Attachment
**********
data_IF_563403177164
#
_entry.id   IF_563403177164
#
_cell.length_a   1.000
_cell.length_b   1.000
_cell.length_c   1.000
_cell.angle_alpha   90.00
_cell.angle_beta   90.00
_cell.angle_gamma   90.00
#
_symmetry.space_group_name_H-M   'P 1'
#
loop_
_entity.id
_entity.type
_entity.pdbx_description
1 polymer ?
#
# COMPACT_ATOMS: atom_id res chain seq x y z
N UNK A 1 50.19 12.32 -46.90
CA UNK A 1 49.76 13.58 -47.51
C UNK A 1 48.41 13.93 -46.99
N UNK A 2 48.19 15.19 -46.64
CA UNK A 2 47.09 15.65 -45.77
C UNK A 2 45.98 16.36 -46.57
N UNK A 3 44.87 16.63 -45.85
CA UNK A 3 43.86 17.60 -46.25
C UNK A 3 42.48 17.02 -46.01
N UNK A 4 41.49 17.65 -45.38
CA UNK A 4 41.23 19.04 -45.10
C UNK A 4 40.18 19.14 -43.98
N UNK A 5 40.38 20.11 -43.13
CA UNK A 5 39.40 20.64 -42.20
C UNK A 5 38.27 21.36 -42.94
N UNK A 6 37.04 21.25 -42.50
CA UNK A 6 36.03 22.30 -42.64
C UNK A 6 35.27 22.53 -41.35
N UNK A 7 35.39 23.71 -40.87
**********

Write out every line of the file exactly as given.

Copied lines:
data_IF_563403177164
#
_entry.id   IF_563403177164
#
_cell.length_a   1.000
_cell.length_b   1.000
_cell.length_c   1.000
_cell.angle_alpha   90.00
_cell.angle_beta   90.00
_cell.angle_gamma   90.00
#
_symmetry.space_group_name_H-M   'P 1'
#
loop_
_entity.id
_entity.type
_entity.pdbx_description
1 polymer ?
#
# COMPACT_ATOMS: atom_id res chain seq x y z
N UNK A 1 50.19 12.32 -46.90
CA UNK A 1 49.76 13.58 -47.51
C UNK A 1 48.41 13.93 -46.99
N UNK A 2 48.19 15.19 -46.64
CA UNK A 2 47.09 15.65 -45.77
C UNK A 2 45.98 16.36 -46.57
N UNK A 3 44.87 16.63 -45.85
CA UNK A 3 43.86 17.60 -46.25
C UNK A 3 42.48 17.02 -46.01
N UNK A 4 41.49 17.65 -45.38
CA UNK A 4 41.23 19.04 -45.10
C UNK A 4 40.18 19.14 -43.98
N UNK A 5 40.38 20.11 -43.13
CA UNK A 5 39.40 20.64 -42.20
C UNK A 5 38.27 21.36 -42.94
N UNK A 6 37.04 21.25 -42.50
CA UNK A 6 36.03 22.30 -42.64
C UNK A 6 35.27 22.53 -41.35
N UNK A 7 35.39 23.71 -40.87